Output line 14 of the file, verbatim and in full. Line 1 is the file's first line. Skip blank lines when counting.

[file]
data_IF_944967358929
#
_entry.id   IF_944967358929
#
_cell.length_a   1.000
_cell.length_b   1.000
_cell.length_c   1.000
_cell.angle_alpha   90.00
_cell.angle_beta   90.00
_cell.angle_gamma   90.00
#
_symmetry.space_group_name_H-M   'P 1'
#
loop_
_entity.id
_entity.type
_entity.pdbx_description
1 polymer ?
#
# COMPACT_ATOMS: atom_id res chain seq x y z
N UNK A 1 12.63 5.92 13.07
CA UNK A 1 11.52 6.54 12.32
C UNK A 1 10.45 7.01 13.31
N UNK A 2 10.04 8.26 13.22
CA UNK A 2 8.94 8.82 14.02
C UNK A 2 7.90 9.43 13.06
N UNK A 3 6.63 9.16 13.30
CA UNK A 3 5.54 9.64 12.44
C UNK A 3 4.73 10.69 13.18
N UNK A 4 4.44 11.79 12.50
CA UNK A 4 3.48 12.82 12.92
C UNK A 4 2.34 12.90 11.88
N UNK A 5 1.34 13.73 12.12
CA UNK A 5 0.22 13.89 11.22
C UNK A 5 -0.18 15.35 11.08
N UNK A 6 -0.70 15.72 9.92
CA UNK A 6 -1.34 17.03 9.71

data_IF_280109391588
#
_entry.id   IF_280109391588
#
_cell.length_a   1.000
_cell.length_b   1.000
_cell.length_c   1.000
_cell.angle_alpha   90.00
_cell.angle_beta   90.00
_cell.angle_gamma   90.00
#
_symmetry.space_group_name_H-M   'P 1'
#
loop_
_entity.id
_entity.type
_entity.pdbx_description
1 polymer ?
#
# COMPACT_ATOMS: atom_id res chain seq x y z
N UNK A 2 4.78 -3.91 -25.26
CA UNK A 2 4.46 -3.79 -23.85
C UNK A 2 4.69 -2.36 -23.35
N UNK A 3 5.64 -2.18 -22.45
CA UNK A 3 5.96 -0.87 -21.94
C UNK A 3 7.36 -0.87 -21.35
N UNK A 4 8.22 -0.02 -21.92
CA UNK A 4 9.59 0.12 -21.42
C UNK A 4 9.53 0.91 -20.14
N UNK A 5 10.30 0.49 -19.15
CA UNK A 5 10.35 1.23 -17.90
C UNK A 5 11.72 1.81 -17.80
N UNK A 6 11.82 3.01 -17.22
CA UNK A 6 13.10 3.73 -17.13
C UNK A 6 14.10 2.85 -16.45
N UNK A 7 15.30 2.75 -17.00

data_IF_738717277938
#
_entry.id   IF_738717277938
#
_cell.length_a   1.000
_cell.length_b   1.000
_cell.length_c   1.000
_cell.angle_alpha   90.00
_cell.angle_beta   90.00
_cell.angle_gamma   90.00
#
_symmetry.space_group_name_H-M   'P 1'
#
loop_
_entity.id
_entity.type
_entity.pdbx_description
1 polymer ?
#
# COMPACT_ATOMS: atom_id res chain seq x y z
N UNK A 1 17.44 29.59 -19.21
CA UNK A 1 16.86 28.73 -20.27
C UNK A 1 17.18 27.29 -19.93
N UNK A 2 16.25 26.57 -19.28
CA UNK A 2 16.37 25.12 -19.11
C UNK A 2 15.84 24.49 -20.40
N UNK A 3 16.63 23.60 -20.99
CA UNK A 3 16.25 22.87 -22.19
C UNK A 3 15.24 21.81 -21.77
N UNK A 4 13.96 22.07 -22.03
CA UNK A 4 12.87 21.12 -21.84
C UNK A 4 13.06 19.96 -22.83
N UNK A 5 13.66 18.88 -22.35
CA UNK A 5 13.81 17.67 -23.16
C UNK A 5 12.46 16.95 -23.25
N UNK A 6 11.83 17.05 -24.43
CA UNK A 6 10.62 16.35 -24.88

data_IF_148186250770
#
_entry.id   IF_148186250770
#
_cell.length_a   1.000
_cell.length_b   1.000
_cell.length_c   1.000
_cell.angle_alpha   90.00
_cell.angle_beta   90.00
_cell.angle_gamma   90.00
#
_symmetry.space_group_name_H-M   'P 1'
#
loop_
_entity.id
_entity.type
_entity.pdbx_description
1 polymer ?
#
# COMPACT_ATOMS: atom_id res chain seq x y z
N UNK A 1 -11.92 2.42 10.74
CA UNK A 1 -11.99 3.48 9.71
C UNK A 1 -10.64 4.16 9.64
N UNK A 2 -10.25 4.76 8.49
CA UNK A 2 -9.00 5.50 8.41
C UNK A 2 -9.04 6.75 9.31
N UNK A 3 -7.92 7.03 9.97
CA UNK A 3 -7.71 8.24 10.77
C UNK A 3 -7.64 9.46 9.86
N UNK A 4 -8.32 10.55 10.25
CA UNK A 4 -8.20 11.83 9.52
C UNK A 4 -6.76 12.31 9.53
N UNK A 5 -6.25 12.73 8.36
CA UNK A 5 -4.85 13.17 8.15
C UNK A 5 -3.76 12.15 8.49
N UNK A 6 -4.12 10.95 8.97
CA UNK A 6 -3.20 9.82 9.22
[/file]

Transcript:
loop_